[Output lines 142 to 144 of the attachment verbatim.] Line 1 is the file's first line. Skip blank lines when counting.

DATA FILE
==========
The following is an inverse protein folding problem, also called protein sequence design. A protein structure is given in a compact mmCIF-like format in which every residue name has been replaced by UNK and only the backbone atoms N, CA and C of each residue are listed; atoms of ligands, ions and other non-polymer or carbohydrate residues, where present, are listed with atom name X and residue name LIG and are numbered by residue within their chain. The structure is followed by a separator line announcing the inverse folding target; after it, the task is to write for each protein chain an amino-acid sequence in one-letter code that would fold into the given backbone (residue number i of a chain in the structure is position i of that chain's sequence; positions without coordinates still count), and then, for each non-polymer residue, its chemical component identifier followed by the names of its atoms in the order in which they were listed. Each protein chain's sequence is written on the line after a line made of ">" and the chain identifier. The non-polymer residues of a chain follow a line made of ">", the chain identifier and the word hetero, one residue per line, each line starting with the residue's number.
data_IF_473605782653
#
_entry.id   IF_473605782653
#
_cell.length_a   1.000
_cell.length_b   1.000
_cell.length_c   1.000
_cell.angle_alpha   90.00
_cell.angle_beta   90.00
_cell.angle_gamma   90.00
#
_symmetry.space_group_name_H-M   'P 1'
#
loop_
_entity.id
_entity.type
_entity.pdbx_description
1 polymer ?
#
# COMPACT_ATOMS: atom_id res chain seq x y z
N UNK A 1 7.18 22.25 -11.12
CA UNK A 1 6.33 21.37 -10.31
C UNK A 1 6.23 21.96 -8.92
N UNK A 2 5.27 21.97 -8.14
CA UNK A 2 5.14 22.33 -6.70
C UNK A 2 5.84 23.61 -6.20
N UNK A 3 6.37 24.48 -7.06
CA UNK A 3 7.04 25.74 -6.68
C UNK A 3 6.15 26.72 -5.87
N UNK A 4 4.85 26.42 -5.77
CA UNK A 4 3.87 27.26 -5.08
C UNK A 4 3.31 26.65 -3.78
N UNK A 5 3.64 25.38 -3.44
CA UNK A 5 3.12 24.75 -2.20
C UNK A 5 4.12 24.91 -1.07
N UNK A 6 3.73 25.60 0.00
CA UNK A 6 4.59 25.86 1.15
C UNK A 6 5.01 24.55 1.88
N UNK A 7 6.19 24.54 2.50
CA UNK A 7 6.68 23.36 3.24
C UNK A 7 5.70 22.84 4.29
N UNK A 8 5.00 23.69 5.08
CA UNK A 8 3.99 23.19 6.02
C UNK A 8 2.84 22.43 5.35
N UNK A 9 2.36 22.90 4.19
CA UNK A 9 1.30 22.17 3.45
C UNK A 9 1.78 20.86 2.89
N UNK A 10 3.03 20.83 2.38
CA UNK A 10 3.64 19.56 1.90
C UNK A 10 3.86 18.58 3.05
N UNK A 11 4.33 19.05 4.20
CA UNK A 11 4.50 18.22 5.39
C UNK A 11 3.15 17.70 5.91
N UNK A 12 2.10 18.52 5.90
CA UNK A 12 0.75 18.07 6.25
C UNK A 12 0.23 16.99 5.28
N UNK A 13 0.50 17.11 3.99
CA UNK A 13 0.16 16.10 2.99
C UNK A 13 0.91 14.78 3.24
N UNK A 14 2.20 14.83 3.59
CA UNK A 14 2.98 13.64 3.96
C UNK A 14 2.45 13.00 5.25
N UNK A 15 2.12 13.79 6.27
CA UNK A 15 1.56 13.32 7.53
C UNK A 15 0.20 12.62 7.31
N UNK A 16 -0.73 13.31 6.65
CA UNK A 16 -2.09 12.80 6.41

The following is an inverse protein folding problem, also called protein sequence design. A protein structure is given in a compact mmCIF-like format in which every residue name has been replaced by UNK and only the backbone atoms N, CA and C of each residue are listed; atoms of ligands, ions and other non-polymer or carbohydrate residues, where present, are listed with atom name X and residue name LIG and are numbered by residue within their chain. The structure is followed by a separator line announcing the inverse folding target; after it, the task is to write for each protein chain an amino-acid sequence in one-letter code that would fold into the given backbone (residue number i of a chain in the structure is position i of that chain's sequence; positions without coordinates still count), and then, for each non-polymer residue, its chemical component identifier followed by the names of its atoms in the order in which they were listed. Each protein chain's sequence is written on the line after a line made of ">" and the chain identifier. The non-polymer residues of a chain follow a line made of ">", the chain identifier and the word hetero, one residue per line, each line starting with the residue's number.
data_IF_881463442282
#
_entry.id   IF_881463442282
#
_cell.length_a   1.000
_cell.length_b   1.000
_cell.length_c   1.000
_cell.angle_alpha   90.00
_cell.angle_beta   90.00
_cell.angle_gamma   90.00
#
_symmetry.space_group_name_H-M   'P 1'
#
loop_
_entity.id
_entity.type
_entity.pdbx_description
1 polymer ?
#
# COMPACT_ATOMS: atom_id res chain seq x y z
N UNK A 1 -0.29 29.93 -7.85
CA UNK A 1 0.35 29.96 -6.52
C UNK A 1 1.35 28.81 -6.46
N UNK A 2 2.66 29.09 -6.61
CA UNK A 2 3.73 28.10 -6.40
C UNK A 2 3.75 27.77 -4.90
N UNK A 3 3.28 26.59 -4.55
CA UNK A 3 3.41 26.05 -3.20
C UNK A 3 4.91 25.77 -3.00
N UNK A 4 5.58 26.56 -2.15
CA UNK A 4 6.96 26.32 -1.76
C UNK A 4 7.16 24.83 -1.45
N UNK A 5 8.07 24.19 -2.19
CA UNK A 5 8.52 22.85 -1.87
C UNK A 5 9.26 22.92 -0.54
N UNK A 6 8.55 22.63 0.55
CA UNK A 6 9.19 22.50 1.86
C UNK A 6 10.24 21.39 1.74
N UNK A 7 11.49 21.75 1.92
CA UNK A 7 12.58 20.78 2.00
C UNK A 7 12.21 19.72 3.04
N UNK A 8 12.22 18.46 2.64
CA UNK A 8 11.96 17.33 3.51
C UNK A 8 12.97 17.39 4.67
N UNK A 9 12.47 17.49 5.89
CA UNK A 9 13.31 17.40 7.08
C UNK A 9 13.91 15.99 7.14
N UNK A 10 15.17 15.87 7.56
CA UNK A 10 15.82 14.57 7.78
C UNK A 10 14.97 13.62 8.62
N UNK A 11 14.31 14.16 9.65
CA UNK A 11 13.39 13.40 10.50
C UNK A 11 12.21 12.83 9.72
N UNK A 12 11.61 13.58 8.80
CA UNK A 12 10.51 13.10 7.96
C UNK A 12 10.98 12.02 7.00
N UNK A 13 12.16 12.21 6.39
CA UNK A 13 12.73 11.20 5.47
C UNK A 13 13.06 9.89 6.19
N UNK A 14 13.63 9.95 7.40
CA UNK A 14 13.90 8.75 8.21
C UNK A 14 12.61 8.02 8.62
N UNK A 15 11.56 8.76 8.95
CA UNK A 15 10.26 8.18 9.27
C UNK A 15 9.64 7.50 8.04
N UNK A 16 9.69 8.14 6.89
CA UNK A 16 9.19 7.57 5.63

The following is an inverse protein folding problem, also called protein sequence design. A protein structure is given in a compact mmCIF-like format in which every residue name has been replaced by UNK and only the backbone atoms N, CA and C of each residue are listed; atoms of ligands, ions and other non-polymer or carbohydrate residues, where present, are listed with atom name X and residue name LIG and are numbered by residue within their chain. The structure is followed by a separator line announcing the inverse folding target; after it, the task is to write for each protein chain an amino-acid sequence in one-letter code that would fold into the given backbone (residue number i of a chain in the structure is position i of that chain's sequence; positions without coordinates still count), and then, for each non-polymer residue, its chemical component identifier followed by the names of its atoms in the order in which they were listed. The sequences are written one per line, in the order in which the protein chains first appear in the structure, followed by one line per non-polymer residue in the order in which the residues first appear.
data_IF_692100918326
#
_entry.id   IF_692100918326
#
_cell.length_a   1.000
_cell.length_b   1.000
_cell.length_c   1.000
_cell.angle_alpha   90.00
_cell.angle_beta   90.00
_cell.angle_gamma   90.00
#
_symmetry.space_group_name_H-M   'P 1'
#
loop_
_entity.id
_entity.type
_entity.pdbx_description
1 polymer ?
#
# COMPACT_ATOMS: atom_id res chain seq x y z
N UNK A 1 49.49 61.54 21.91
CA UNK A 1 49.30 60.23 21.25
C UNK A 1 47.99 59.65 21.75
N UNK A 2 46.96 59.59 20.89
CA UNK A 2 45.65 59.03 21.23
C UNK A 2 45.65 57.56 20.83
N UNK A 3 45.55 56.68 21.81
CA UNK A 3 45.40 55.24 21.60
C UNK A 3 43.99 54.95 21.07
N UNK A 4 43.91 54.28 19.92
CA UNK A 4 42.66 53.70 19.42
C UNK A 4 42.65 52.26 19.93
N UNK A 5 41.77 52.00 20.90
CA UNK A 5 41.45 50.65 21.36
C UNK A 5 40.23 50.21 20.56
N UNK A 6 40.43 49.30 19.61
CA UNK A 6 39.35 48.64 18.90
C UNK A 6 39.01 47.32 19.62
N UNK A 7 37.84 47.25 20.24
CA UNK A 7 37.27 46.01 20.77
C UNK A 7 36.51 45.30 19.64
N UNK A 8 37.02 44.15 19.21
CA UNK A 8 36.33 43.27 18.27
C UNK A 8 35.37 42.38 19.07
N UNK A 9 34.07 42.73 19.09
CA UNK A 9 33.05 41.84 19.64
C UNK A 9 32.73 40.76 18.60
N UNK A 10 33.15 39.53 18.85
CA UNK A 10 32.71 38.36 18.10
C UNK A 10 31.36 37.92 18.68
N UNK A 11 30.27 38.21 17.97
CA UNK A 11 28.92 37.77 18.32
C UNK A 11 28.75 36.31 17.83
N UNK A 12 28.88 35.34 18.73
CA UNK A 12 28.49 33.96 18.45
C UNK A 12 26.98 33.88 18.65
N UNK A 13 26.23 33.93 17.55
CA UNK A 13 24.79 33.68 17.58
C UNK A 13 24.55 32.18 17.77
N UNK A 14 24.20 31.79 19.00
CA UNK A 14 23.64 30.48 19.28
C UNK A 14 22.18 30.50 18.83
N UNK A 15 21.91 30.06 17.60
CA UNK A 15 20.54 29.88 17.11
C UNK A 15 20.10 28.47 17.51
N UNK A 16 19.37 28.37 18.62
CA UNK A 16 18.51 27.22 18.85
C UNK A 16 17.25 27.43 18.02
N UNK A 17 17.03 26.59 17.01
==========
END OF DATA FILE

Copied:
_cell.length_a   1.000
_cell.length_b   1.000
_cell.length_c   1.000